5G and the US-China Trade War: Washington Pressures Telecom Firms Selling 5G Equipment in US “To Move Their Production out of China”

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The Wall Street Journal reported on Sunday that the Donald Trump Administration is considering requiring any telecommunications firms that want to sell their 5G equipment in the U.S. to move their production outside of China.

The article says that the basis for this possibly forthcoming decree is the Executive Order that President Trump signed last month, which gives the Commerce Department until October to issue new rules in this respect. If true, then this is nothing short of a scheme to shake up the global supply chain, a U.S. gamble which will fail.

It can be argued that the entire trade war was initiated on this basis, with the U.S. imposing high tariffs on Chinese-produced goods in order to encourage this development. The zero-sum expectation was that companies in a complex relationship of economic interdependence with one of the world’s largest marketplaces would leave China in order to protect the profits that they’re making in the U.S. From an American strategic standpoint, this plot was thought to reduce China’s economic growth if enough companies left the country, but that evidently hasn’t been happening at the scale that they predicted which is why the U.S. is reportedly considering imposing new rules on the import of certain categories of equipment.

The Second Belt and Road Forum for International Cooperation is held in Beijing from April 25 to 27. /CGTN Photo

5G technology is being exploited as the example to roll out what might be a new far-reaching policy of restricting imports on unproven so-called “national security” pretexts, with the precedent that could be established then being applied against an untold number of other products as well.

In preparation for this, the U.S. is trying to clinch trade agreements with possible re-offshoring destinations like India in order to facilitate the export of these formerly Chinese-produced products into the American marketplace on favorable terms akin to the ones that China used to enjoy before the trade war. For as ambitious of a plan as this may be, it could not realize its ends.

Just as many companies are in a relationship of complex economic interdependence with the U.S., so too are many of them in the same one with China, and America’s efforts to force them into making an artificial zero-sum choice between the two are an unnatural manipulation of market forces via tariffs and the aforementioned new import rules that are reportedly being considered.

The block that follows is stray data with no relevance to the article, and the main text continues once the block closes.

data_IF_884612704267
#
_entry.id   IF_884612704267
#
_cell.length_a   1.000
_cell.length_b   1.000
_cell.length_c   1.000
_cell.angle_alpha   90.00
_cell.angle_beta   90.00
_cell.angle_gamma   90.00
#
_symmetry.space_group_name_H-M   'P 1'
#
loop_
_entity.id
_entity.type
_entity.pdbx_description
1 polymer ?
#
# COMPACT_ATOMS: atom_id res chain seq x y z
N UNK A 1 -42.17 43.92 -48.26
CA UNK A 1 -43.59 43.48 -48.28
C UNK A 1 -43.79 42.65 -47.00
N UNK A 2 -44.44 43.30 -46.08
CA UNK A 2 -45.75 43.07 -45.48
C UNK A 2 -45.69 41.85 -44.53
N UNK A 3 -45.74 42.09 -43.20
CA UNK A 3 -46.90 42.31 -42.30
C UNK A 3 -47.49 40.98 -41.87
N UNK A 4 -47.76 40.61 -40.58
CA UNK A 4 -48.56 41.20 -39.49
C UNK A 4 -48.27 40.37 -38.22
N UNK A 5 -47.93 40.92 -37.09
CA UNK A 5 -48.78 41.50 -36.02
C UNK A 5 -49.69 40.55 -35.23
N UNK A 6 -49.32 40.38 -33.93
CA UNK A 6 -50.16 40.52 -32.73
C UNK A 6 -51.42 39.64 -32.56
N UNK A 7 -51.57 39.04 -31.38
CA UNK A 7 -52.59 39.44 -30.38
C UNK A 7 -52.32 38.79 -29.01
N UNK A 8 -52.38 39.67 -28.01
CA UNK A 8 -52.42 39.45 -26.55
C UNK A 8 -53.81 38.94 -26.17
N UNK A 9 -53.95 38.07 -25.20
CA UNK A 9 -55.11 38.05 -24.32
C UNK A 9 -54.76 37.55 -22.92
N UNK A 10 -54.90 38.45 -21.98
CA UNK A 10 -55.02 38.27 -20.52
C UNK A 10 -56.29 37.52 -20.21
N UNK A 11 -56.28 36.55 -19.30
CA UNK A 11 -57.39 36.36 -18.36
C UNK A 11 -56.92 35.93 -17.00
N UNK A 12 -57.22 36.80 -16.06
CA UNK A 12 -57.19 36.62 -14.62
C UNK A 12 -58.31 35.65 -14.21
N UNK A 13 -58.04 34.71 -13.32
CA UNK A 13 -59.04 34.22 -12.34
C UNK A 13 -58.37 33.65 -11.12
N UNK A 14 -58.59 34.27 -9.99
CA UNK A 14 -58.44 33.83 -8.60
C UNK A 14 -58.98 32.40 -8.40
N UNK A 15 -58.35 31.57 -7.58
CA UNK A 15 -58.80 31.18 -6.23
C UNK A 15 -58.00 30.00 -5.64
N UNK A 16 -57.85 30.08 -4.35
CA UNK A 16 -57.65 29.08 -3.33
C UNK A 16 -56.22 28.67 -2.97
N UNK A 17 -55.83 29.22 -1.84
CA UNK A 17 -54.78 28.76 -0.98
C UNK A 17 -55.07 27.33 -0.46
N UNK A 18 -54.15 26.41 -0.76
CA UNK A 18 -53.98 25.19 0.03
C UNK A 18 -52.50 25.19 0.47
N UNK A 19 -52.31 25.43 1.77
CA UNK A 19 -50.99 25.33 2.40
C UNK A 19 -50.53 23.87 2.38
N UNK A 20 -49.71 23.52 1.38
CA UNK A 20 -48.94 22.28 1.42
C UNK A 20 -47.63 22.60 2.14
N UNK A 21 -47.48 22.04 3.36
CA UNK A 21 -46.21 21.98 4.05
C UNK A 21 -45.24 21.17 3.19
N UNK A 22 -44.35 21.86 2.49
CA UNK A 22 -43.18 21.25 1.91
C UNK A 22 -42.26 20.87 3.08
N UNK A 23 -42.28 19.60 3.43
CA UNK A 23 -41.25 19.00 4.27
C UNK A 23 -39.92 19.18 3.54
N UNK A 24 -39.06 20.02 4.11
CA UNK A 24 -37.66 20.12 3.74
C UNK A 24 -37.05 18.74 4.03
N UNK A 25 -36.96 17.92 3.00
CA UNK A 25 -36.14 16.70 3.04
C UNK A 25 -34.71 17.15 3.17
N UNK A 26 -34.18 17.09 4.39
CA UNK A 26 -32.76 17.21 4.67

Ideally, all companies would like to maximize their profits by selling to both of these leading markets, which is why they’re trying to find workarounds to Trump’s plans in order to avoid a disruption of business with China. It’s here where the Belt and Road Initiative (BRI) can play an important role in helping both companies and countries balance between the two.

China has reached preferential trade agreements with many of its BRI partners, most of which aren’t restricted from selling to the U.S. through the imposition of high tariffs and restrictive import rules such as the ones reported upon by The Wall Street Journal.

Image on the right: U.S. Federal Communications Commission Chairman Ajit Pai delivers a keynote speech at the Mobile World Congress in Barcelona, Spain, February 26, 2018. /VCG Photo

As such, companies looking to avoid the U.S. economic penalties against Chinese-produced goods yet still wanting to continue conducting business with the country could conceivably re-offshore to these said BRI countries, which would allow them to trade with both the U.S. and China while simultaneously contributing to the development of the mostly developing countries into which they’d be investing.

Pakistan, which hosts BRI’s flagship project of the China-Pakistan Economic Corridor, might be an attractive destination since it enjoys excellent trading ties with both the U.S. and China, as could Kenya, for instance.

The Trump administration’s intent in the trade war is to inflict damage on China’s economic interests, but the invisible hand of the market and the profit-driven motivations of the pressured companies could see this scheme fail by the development of Beijing’s BRI partners and the resultant strengthening of its visionary Silk Road system instead of only benefiting the U.S. and its allies.

Therefore, the U.S. efforts to shake up the global supply chain might not succeed in the end.


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This article was originally published on CGTN.

Andrew Korybko is an American Moscow-based political analyst specializing in the relationship between the US strategy in Afro-Eurasia, China’s One Belt One Road global vision of New Silk Road connectivity, and Hybrid Warfare. He is a frequent contributor to Global Research.

All images in this article are from CGTN

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Articles by: Andrew Korybko

About the author:

Andrew Korybko is an American Moscow-based political analyst specializing in the relationship between the US strategy in Afro-Eurasia, China’s One Belt One Road global vision of New Silk Road connectivity, and Hybrid Warfare. He is a frequent contributor to Global Research.

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